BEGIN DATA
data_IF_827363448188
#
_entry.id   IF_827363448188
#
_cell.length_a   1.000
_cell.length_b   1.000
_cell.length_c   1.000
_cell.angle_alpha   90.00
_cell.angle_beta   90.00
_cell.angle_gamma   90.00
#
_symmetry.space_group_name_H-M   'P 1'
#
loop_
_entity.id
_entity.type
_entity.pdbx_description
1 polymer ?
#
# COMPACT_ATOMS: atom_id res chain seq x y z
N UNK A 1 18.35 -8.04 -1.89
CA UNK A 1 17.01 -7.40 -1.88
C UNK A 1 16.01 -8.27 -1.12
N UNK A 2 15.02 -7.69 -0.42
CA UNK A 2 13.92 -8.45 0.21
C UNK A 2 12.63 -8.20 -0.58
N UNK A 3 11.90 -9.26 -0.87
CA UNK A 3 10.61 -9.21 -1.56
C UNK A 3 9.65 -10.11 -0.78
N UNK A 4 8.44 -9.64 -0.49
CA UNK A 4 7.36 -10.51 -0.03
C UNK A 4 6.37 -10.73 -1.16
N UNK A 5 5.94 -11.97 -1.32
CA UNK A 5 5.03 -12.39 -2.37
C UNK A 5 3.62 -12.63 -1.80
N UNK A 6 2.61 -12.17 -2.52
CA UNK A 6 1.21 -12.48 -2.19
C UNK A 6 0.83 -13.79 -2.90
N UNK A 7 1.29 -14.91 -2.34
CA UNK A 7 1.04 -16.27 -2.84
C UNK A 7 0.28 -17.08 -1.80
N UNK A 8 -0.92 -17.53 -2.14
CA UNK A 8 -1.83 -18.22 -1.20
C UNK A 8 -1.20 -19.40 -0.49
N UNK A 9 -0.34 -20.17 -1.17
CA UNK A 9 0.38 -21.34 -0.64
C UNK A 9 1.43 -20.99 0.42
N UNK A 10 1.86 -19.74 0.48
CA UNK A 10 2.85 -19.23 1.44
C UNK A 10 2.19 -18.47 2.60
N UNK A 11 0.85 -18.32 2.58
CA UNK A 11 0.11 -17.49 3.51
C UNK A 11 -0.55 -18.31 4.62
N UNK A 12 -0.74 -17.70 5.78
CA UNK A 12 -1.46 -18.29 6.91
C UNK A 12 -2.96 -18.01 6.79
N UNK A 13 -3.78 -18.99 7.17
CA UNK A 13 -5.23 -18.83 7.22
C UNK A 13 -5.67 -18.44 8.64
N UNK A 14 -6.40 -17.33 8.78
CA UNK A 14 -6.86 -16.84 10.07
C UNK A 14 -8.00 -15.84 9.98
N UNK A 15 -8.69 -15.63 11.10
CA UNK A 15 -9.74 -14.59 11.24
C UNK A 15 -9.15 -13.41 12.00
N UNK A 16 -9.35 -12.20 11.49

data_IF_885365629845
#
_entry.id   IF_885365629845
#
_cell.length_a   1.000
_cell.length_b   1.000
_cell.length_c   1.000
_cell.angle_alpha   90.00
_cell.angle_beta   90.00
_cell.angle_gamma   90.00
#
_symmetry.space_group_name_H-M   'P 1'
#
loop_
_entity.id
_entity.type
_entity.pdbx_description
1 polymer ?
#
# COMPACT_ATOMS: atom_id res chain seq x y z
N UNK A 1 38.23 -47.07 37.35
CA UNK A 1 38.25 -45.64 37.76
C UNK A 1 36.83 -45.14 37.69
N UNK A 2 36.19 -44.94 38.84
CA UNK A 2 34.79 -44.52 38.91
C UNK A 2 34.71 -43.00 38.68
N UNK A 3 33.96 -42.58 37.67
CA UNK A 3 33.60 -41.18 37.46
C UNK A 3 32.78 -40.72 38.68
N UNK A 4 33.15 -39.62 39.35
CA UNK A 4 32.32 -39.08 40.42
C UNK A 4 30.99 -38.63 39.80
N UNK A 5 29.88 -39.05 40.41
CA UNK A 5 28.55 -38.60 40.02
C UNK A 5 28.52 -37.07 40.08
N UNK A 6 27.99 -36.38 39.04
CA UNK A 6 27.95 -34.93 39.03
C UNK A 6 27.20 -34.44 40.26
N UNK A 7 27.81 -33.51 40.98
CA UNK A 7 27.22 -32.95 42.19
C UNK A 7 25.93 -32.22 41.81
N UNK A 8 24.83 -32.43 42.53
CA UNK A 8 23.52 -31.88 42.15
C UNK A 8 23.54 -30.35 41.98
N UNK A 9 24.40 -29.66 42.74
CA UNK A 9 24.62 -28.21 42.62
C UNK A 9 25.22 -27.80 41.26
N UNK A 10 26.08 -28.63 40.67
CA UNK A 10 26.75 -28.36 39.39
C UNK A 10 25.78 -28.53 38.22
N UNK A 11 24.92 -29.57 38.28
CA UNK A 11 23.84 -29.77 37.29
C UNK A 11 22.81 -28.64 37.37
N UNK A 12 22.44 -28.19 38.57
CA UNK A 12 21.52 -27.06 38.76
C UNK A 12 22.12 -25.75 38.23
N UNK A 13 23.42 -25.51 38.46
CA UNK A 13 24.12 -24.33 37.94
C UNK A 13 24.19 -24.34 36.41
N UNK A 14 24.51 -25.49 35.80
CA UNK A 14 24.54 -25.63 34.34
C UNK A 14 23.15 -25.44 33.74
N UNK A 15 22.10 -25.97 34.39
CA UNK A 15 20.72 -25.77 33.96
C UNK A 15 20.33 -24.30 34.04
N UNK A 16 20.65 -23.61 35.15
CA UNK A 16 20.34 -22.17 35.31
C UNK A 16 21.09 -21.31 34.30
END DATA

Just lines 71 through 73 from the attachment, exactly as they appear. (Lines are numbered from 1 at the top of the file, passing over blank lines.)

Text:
_cell.length_a   1.000
_cell.length_b   1.000
_cell.length_c   1.000